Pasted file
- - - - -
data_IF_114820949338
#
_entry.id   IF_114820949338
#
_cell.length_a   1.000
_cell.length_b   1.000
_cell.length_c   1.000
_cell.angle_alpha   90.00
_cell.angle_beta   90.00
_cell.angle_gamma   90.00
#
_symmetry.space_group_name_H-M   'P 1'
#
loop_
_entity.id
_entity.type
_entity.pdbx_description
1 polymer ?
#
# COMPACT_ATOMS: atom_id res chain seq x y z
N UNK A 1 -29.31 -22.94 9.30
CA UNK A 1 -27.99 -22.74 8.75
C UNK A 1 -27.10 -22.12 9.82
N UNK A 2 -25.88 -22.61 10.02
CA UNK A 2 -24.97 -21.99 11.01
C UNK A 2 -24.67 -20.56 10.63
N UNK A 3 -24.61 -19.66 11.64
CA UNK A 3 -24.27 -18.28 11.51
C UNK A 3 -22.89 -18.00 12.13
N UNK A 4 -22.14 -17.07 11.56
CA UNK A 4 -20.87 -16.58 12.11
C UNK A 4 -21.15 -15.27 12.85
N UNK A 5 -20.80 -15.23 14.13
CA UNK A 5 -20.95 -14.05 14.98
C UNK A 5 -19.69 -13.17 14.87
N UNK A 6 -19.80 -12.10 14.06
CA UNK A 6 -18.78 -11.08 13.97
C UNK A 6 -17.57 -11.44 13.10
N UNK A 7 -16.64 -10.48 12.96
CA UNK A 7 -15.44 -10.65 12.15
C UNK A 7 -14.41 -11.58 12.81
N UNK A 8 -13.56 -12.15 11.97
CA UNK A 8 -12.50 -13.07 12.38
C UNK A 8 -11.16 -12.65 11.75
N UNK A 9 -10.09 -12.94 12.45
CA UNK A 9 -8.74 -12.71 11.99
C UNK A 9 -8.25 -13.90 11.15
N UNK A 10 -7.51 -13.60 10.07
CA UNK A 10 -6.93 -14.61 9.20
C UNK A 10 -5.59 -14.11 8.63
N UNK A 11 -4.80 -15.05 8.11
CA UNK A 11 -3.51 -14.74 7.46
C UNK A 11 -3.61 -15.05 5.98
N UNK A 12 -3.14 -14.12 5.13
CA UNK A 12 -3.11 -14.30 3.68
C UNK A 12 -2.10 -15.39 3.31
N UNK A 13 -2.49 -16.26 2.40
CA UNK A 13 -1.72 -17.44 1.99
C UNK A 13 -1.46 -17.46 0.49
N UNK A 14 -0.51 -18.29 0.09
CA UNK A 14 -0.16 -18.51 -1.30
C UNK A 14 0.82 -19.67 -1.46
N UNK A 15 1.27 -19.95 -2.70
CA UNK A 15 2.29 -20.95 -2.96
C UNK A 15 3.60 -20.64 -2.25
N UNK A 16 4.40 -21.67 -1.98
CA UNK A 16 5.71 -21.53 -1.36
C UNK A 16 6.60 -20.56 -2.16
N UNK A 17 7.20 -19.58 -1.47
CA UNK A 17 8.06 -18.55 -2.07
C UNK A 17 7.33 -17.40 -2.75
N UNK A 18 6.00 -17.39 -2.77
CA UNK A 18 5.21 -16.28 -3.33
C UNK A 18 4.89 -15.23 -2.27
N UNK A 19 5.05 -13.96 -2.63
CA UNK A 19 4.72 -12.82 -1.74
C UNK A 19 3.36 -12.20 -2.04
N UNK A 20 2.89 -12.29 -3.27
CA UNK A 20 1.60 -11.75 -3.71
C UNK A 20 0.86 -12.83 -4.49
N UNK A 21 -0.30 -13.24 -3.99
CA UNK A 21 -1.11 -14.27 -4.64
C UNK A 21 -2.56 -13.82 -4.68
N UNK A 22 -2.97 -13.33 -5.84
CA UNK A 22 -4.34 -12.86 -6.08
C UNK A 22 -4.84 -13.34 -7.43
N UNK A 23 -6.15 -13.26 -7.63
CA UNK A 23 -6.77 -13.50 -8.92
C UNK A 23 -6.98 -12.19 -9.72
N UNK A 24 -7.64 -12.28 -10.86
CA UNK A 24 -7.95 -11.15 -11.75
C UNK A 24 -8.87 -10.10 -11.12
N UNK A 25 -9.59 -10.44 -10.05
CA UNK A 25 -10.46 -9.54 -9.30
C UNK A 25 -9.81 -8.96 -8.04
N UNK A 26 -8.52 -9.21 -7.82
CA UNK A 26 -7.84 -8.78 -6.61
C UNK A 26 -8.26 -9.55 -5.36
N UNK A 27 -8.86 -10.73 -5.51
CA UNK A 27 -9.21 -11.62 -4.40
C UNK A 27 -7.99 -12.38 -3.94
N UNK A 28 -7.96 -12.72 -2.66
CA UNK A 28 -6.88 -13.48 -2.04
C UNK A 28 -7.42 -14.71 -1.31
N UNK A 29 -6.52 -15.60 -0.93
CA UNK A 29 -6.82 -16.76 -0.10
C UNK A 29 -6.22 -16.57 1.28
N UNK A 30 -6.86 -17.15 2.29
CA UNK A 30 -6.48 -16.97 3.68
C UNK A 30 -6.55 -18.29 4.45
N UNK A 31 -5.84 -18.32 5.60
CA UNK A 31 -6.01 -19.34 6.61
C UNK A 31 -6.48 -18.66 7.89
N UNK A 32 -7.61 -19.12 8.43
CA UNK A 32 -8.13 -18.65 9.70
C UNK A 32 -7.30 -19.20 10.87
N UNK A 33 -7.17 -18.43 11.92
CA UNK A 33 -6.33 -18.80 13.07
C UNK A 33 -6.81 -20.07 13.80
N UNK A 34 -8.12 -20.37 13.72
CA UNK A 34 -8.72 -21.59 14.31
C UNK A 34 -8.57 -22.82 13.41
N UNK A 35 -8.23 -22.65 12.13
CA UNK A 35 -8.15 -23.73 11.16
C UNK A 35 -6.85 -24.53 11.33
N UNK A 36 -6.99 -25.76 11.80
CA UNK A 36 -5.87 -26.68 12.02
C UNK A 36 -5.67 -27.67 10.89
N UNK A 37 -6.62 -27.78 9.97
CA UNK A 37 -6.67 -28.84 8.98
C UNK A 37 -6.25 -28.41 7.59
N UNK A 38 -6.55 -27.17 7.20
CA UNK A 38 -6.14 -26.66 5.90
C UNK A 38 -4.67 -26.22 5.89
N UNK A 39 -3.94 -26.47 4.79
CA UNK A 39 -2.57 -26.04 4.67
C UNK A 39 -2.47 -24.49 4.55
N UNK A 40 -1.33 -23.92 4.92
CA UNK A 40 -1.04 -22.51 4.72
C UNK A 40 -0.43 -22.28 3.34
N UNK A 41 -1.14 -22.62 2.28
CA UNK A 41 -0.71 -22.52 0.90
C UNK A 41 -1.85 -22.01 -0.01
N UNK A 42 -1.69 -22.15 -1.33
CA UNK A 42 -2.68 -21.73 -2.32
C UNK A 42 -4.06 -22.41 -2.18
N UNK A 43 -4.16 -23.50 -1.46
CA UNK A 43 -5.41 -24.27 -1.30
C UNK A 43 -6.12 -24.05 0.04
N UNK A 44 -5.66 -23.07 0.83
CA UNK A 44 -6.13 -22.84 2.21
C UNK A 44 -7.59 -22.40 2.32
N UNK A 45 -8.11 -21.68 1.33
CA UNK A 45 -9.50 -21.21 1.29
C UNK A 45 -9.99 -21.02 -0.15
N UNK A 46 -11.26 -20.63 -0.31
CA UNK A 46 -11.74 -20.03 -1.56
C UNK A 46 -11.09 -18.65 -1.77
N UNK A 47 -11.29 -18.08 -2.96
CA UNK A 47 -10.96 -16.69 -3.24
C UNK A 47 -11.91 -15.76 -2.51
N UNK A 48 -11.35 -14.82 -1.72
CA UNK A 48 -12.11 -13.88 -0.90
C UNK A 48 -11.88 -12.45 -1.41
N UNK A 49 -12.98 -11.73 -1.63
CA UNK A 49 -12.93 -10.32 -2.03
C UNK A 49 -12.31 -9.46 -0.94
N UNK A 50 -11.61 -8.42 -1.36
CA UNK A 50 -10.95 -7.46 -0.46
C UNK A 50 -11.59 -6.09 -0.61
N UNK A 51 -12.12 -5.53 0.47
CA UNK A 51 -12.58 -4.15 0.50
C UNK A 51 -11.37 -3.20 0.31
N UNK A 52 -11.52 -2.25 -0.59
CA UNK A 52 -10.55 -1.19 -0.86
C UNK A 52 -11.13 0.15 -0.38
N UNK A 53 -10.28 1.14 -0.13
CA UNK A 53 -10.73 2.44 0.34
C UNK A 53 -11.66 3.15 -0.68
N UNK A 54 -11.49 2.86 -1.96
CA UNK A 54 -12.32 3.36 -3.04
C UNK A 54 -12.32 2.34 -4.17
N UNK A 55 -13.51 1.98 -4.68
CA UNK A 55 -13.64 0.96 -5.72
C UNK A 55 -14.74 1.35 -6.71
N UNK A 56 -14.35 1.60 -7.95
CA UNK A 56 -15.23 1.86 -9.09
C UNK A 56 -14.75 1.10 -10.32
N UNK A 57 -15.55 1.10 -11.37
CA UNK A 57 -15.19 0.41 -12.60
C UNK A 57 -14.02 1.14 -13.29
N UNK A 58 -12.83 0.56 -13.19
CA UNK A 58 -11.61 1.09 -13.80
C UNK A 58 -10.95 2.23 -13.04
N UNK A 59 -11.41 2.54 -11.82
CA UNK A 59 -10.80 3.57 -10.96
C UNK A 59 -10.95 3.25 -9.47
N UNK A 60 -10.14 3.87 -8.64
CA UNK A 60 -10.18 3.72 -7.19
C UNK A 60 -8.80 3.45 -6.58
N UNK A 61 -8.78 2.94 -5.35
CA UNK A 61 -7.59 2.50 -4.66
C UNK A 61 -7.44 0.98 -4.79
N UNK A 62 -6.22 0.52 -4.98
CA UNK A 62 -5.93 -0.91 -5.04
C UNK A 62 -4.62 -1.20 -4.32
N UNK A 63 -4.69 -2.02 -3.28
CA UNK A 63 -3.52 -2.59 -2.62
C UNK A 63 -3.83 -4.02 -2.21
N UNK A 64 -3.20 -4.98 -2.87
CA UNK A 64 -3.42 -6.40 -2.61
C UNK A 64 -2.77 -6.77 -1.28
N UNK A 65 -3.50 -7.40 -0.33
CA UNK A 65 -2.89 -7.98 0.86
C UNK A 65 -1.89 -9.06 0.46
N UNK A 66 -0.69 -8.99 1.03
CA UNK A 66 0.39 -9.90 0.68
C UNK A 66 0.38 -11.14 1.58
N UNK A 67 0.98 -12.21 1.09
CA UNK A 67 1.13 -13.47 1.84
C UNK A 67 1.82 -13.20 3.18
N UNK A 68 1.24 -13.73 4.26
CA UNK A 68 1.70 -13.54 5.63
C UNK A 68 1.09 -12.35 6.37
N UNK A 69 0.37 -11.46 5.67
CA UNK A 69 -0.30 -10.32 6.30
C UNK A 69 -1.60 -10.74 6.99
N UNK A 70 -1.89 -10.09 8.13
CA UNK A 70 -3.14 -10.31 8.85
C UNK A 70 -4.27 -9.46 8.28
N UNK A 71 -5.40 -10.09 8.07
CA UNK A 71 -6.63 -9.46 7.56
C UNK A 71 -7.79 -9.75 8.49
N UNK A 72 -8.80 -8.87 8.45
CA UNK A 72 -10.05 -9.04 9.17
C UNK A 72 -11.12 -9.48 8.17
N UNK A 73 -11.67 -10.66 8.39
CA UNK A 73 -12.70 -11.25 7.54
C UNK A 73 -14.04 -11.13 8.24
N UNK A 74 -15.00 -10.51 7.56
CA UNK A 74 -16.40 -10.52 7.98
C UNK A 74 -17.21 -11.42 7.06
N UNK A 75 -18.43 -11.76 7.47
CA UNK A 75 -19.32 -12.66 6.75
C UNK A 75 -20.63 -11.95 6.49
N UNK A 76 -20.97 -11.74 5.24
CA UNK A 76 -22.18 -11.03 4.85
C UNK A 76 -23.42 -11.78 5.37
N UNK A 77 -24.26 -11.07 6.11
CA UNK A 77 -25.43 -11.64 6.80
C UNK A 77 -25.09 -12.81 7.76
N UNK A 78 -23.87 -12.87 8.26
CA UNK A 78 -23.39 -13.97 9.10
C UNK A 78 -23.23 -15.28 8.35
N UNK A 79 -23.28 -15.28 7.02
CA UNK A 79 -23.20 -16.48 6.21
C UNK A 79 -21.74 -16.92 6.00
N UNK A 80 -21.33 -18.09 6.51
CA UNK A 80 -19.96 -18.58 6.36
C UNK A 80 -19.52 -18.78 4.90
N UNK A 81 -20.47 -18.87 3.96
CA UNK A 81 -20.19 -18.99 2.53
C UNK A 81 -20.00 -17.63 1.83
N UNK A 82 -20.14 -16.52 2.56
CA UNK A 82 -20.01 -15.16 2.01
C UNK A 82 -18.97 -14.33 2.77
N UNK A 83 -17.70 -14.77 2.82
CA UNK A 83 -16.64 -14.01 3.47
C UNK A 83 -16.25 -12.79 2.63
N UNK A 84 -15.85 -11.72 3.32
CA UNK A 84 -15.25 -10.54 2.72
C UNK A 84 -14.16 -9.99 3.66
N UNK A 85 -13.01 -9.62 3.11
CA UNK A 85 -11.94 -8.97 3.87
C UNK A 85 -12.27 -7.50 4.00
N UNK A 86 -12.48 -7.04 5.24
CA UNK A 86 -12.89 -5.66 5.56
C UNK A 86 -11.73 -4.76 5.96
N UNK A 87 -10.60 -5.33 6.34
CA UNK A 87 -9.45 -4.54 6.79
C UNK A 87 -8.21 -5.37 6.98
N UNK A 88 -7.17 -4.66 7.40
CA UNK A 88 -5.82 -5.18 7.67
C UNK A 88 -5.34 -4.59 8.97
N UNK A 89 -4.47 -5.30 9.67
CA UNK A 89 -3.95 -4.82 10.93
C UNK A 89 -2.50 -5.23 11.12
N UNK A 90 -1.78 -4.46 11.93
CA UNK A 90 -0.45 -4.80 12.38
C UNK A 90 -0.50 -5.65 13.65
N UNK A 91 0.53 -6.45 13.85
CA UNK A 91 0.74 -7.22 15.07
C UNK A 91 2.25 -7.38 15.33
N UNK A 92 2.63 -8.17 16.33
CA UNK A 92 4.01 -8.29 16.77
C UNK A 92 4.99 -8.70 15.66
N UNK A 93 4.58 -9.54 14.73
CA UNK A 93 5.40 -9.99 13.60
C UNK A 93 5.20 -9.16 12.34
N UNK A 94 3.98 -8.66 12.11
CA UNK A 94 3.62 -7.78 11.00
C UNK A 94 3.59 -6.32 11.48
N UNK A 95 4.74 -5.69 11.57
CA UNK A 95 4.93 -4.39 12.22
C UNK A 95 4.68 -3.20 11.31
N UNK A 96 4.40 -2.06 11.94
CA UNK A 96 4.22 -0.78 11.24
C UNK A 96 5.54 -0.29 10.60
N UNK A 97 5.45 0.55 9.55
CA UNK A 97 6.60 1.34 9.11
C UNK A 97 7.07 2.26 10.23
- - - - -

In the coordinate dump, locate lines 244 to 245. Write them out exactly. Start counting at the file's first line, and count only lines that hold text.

CA UNK A 75 -19.32 -12.66 6.75
C UNK A 75 -20.63 -11.95 6.49